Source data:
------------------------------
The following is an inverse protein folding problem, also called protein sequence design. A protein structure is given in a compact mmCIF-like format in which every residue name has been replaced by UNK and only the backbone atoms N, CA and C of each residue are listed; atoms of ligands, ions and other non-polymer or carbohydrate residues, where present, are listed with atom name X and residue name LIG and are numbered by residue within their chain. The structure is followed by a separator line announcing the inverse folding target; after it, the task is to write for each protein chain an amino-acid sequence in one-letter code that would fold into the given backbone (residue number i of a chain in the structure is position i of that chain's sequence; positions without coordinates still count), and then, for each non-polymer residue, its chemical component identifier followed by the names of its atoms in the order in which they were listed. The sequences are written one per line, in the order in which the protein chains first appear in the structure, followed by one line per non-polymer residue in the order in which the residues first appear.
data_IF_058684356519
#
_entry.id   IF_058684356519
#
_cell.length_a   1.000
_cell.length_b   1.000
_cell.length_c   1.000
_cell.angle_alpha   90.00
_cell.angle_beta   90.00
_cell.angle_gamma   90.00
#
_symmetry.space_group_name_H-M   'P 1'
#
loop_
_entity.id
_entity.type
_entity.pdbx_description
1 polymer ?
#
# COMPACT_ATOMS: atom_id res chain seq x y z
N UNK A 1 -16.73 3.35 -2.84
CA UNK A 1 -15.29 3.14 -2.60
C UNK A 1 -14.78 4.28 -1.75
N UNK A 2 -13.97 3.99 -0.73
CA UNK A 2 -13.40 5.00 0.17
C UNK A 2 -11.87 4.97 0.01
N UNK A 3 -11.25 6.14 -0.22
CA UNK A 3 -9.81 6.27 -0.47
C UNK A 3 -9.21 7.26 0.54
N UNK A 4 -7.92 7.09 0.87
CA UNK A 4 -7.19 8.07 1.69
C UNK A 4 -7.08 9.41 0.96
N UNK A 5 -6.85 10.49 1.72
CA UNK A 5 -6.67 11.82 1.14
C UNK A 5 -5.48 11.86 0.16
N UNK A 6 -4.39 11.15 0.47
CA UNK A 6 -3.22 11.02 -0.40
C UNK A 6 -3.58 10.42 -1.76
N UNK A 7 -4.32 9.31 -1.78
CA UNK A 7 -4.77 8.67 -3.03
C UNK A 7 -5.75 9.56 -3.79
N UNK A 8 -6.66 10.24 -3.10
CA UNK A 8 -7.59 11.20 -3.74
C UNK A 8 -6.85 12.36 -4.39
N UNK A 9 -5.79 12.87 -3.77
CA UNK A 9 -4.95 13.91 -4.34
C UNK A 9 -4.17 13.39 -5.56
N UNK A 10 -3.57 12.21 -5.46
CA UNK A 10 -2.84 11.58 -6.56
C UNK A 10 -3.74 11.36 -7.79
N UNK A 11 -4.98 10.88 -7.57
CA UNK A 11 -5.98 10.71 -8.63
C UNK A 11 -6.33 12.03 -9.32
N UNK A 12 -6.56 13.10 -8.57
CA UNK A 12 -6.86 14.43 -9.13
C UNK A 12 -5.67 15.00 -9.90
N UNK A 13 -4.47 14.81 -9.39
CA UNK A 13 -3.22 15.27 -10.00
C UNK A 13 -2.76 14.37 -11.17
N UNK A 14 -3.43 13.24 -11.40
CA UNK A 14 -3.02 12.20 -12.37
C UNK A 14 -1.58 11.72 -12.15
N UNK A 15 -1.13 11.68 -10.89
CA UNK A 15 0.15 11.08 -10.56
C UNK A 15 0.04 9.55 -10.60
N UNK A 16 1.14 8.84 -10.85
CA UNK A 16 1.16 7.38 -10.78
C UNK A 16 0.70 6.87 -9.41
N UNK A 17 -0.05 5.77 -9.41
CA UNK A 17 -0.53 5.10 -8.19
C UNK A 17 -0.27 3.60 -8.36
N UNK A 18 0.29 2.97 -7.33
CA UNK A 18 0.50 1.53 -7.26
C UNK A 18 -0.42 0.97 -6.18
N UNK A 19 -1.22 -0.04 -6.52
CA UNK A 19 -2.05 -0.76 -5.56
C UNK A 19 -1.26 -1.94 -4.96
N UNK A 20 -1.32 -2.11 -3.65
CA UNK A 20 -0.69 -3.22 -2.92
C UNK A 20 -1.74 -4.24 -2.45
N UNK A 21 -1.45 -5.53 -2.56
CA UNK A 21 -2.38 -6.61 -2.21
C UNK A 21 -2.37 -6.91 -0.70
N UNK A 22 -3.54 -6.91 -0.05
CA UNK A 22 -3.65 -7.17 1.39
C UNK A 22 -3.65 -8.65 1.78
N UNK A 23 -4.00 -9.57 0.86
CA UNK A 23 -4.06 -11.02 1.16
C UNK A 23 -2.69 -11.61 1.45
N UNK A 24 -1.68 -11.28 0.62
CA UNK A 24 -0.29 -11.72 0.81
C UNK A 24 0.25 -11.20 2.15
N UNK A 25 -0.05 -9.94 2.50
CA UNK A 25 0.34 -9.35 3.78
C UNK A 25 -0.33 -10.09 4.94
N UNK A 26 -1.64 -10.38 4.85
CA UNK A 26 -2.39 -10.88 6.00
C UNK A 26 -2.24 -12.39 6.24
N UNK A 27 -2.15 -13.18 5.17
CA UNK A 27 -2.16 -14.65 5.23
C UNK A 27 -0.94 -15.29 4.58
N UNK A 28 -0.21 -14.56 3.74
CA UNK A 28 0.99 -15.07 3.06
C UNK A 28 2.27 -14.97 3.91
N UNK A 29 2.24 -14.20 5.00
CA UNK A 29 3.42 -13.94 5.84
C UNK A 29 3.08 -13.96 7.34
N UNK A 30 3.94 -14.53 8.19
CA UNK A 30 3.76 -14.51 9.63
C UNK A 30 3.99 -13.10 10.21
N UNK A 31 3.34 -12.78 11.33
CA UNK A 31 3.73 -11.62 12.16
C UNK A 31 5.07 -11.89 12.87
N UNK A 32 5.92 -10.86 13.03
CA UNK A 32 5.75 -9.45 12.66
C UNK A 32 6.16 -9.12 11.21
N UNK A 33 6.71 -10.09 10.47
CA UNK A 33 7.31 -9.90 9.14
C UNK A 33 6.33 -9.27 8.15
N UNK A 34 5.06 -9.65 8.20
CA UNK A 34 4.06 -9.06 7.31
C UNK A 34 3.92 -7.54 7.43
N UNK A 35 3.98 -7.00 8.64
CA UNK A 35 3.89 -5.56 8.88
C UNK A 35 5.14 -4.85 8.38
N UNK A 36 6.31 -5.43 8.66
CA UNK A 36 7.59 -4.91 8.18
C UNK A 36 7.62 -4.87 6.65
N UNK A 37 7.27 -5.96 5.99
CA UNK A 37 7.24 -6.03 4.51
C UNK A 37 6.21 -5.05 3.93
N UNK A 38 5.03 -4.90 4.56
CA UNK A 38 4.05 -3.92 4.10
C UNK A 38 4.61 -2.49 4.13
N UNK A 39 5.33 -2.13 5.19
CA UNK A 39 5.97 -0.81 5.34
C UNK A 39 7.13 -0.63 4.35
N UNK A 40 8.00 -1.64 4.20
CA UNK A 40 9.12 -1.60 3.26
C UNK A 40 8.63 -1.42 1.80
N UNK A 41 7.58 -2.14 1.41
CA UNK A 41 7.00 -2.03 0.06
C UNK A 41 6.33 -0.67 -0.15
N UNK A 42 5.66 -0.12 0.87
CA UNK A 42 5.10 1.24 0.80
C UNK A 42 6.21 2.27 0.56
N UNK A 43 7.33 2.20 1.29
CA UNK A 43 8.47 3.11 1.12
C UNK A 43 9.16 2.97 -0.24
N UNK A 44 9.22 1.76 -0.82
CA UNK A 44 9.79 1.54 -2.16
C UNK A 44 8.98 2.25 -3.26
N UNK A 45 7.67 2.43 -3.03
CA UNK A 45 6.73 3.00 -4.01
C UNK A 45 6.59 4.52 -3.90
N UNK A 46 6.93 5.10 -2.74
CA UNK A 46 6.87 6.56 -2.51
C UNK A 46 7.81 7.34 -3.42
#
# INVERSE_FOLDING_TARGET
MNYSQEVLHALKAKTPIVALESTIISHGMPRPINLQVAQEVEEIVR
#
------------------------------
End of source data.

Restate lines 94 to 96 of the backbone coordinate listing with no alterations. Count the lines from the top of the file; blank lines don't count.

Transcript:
N UNK A 25 -0.05 -9.94 2.50
CA UNK A 25 0.34 -9.35 3.78
C UNK A 25 -0.33 -10.09 4.94